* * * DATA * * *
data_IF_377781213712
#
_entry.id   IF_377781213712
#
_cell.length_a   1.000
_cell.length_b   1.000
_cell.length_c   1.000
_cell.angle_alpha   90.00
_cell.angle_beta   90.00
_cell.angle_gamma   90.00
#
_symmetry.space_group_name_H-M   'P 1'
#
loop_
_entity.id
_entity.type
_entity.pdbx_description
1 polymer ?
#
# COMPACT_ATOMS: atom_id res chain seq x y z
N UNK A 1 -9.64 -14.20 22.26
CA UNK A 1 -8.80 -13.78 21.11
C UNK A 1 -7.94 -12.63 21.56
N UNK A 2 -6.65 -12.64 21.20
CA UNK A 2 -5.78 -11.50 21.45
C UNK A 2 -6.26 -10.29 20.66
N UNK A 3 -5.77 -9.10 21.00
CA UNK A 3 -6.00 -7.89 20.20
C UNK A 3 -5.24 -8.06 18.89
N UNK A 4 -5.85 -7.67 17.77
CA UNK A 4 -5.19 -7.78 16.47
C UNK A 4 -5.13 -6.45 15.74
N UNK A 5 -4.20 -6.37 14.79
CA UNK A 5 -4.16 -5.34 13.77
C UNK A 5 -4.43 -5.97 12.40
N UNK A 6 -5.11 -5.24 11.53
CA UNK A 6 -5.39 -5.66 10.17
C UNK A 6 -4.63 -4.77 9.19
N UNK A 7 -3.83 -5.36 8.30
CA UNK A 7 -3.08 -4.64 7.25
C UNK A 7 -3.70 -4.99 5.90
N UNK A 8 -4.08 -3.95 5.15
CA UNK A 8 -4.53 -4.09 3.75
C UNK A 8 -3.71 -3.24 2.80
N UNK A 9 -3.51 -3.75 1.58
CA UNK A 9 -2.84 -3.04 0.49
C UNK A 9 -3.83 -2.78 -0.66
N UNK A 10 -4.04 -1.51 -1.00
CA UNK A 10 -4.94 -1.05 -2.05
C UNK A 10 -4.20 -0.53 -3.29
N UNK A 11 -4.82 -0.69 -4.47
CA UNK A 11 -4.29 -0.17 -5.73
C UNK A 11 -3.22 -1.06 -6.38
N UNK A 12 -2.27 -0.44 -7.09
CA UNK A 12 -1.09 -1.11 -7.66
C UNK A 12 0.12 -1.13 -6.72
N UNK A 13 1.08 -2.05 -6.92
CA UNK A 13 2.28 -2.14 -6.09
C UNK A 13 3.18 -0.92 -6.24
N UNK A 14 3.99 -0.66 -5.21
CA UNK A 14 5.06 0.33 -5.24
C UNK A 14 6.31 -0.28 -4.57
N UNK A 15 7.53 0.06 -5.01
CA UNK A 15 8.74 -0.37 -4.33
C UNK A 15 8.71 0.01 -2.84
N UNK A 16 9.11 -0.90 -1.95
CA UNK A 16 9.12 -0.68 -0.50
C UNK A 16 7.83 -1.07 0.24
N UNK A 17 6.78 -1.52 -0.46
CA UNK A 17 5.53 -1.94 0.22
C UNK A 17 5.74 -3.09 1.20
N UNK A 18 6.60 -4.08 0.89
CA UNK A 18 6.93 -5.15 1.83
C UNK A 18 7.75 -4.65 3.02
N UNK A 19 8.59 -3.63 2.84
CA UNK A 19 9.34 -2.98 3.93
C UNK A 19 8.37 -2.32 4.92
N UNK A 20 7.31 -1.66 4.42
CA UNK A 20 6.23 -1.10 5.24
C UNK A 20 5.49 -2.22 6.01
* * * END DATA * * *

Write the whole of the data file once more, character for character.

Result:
data_IF_377781213712
#
_entry.id   IF_377781213712
#
_cell.length_a   1.000
_cell.length_b   1.000
_cell.length_c   1.000
_cell.angle_alpha   90.00
_cell.angle_beta   90.00
_cell.angle_gamma   90.00
#
_symmetry.space_group_name_H-M   'P 1'
#
loop_
_entity.id
_entity.type
_entity.pdbx_description
1 polymer ?
#
# COMPACT_ATOMS: atom_id res chain seq x y z
N UNK A 1 -9.64 -14.20 22.26
CA UNK A 1 -8.80 -13.78 21.11
C UNK A 1 -7.94 -12.63 21.56
N UNK A 2 -6.65 -12.64 21.20
CA UNK A 2 -5.78 -11.50 21.45
C UNK A 2 -6.26 -10.29 20.66
N UNK A 3 -5.77 -9.10 21.00
CA UNK A 3 -6.00 -7.89 20.20
C UNK A 3 -5.24 -8.06 18.89
N UNK A 4 -5.85 -7.67 17.77
CA UNK A 4 -5.19 -7.78 16.47
C UNK A 4 -5.13 -6.45 15.74
N UNK A 5 -4.20 -6.37 14.79
CA UNK A 5 -4.16 -5.34 13.77
C UNK A 5 -4.43 -5.97 12.40
N UNK A 6 -5.11 -5.24 11.53
CA UNK A 6 -5.39 -5.66 10.17
C UNK A 6 -4.63 -4.77 9.19
N UNK A 7 -3.83 -5.36 8.30
CA UNK A 7 -3.08 -4.64 7.25
C UNK A 7 -3.70 -4.99 5.90
N UNK A 8 -4.08 -3.95 5.15
CA UNK A 8 -4.53 -4.09 3.75
C UNK A 8 -3.71 -3.24 2.80
N UNK A 9 -3.51 -3.75 1.58
CA UNK A 9 -2.84 -3.04 0.49
C UNK A 9 -3.83 -2.78 -0.66
N UNK A 10 -4.04 -1.51 -1.00
CA UNK A 10 -4.94 -1.05 -2.05
C UNK A 10 -4.20 -0.53 -3.29
N UNK A 11 -4.82 -0.69 -4.47
CA UNK A 11 -4.29 -0.17 -5.73
C UNK A 11 -3.22 -1.06 -6.38
N UNK A 12 -2.27 -0.44 -7.09
CA UNK A 12 -1.09 -1.11 -7.66
C UNK A 12 0.12 -1.13 -6.72
N UNK A 13 1.08 -2.05 -6.92
CA UNK A 13 2.28 -2.14 -6.09
C UNK A 13 3.18 -0.92 -6.24
N UNK A 14 3.99 -0.66 -5.21
CA UNK A 14 5.06 0.33 -5.24
C UNK A 14 6.31 -0.28 -4.57
N UNK A 15 7.53 0.06 -5.01
CA UNK A 15 8.74 -0.37 -4.33
C UNK A 15 8.71 0.01 -2.84
N UNK A 16 9.11 -0.90 -1.95
CA UNK A 16 9.12 -0.68 -0.50
C UNK A 16 7.83 -1.07 0.24
N UNK A 17 6.78 -1.52 -0.46
CA UNK A 17 5.53 -1.94 0.22
C UNK A 17 5.74 -3.09 1.20
N UNK A 18 6.60 -4.08 0.89
CA UNK A 18 6.93 -5.15 1.83
C UNK A 18 7.75 -4.65 3.02
N UNK A 19 8.59 -3.63 2.84
CA UNK A 19 9.34 -2.98 3.93
C UNK A 19 8.37 -2.32 4.92
N UNK A 20 7.31 -1.66 4.42
CA UNK A 20 6.23 -1.10 5.24
C UNK A 20 5.49 -2.22 6.01